[First Visit]   [Second Visit]   [Third Visit]

Second Visit
  1. The patient will be examined to see if the embryo is still alive and if it has been expelled completely.
  2. If the embryo has not been expelled completely, a prostaglandin will most likely be given, usually two oral misoprostol tablets (brand name Cytotec) or misoprostol in a vaginal suppository.

    NOTE: The manufacturer of Cytotec (misoprostol) has warned doctors that it recommends this drug not be used for abortion. [View Manufacturer's Warnings]

  3. The provider may give a painkiller (or prescription for one) to help reduce the pain of uterine contractions misoprostol will cause.

  4. The FDA dropped a proposed requirement for prolonged, close observation after taking RU-486. However, in most countries where RU-486 is legally used (e.g., France, England, Sweden, and China) patients are kept under close medical supervision, generally for 4 - 6 hours after taking misoprostol.26 [More]

    One reason for mandatory observation in these countries is that allergic reactions to misoprostol "are not uncommon."27 [More]  
    Common allergic reactions to misoprostol are facial edema (swelling of the face), skin rash and itching, numbness of feet and hands, and allergic shock.29
    Another reason is that the drug can cause other medical emergencies (for example, hypotension leading to cardiac problems, hemorrhaging, etc.).28 [More]

  5. What happens next?
    Symptoms experienced after taking misoprostol
    • In addition to cramping from uterine contractions and bleeding,

    • "you may pass some blood clots. ... You may also have nausea, vomiting, diarrhea, fever or chills or feel tired. ... If you soak more than two maxipads an hour for two hours in a row, you should call your clinician."30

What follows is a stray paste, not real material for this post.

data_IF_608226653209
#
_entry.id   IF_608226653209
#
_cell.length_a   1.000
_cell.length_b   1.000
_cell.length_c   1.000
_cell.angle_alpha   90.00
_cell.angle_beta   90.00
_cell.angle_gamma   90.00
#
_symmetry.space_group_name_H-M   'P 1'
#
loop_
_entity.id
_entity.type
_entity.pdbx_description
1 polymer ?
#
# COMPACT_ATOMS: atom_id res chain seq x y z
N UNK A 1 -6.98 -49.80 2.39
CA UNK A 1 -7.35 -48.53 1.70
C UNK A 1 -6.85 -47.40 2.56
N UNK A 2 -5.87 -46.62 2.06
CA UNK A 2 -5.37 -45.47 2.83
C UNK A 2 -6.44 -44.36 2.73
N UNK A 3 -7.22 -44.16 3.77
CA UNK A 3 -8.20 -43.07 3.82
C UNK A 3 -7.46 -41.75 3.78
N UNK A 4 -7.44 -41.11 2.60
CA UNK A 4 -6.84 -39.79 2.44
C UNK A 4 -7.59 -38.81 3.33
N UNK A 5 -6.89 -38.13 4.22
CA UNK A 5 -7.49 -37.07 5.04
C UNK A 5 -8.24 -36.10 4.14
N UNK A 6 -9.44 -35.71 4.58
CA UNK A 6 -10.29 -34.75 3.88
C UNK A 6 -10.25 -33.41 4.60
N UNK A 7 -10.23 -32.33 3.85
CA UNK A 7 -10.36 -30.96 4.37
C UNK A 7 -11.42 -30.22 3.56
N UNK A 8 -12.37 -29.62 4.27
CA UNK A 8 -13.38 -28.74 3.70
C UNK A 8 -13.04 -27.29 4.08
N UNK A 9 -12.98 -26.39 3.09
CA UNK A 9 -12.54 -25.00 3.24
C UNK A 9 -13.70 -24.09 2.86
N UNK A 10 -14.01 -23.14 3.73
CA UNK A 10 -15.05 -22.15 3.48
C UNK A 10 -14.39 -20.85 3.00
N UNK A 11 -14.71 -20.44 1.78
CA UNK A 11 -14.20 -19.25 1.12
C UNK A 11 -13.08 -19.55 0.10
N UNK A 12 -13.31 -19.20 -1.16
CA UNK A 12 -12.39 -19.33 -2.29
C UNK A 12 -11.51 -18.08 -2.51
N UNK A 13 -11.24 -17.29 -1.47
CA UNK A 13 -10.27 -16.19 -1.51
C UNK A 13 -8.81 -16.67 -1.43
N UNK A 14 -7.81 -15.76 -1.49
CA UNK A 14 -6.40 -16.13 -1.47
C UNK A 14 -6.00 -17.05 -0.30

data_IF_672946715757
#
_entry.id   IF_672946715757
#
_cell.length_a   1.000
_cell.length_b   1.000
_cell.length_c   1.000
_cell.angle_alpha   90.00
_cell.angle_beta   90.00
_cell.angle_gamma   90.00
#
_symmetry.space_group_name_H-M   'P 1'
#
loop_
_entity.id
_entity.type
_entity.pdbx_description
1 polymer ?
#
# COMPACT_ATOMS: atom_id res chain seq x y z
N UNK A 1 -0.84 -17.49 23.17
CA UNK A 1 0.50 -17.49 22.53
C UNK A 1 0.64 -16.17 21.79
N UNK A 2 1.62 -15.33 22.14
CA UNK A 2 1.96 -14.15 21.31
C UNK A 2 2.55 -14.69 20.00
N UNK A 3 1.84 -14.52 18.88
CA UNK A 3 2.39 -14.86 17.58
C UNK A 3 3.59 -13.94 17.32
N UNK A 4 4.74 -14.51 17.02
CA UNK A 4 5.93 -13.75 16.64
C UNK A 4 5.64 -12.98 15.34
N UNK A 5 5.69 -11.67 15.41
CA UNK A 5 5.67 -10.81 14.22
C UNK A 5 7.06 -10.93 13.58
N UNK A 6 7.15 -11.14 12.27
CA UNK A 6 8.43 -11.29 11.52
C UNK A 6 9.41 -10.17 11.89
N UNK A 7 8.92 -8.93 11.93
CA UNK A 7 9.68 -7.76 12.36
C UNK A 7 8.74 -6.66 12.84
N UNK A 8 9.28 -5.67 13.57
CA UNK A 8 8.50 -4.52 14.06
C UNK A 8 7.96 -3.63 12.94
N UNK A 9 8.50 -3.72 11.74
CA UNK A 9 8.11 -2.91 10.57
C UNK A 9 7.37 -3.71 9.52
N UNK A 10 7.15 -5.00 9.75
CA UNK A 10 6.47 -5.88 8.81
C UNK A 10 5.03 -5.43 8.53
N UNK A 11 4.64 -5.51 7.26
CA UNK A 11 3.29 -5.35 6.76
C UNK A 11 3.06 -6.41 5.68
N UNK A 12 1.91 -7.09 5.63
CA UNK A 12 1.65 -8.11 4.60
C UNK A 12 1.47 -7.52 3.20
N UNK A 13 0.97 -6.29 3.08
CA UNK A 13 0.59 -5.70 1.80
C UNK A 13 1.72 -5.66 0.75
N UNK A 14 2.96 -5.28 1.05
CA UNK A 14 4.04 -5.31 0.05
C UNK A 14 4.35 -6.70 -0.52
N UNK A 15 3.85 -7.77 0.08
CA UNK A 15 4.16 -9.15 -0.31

• On average, women may continue to bleed or spot for 9 to 16 days. However, 9% of women in the U.S. trials bled for 30 days or more and 1% bled for over 60 days.31 A patient in the French trials continued to bleed for 69 days.32




26 In Sweden, women are "supervised by the midwife for 4 to 6 hours at the outpatient clinic" (M. Bygdeman et al., "Medical Termination of Early Pregnancy: The Swedish Experience," Journal of the American Medical Women's Assn., Supplement 2000, 55:3; 195, at 196.
  In France, the use of RU-486 is regulated by a 1990 directive jointly signed by the French Republic's Director General of Health, Director of Hospitals, and Director of Pharmacy and Medication, which states that whenever prostaglandins are given "in association with RU-486" the "following technical conditions ... are indispensable and are to be followed: ... b) The doctor must ensure that diagnostic instruments and machines are close by, such as electrocardiogram equipment and particularly resuscitative cardiopulmonary equipment (including nitrous oxide and injectable calcium antagonists and a defibrillator). ... c) [C]linical observations and blood-pressure readings every half hour are indispensable for several hours following the administration of these drugs. d) Whenever there is chest pain, an electrocardiogram should be taken on the suspicion of rhythm troubles and in case of significant lowering of blood pressure" (April 12, 1990 letter from the French Republic, Department of Solidarity, Health and Social Protection, "Amended Marketing Authorization for Mifegyne," April 13, 1990).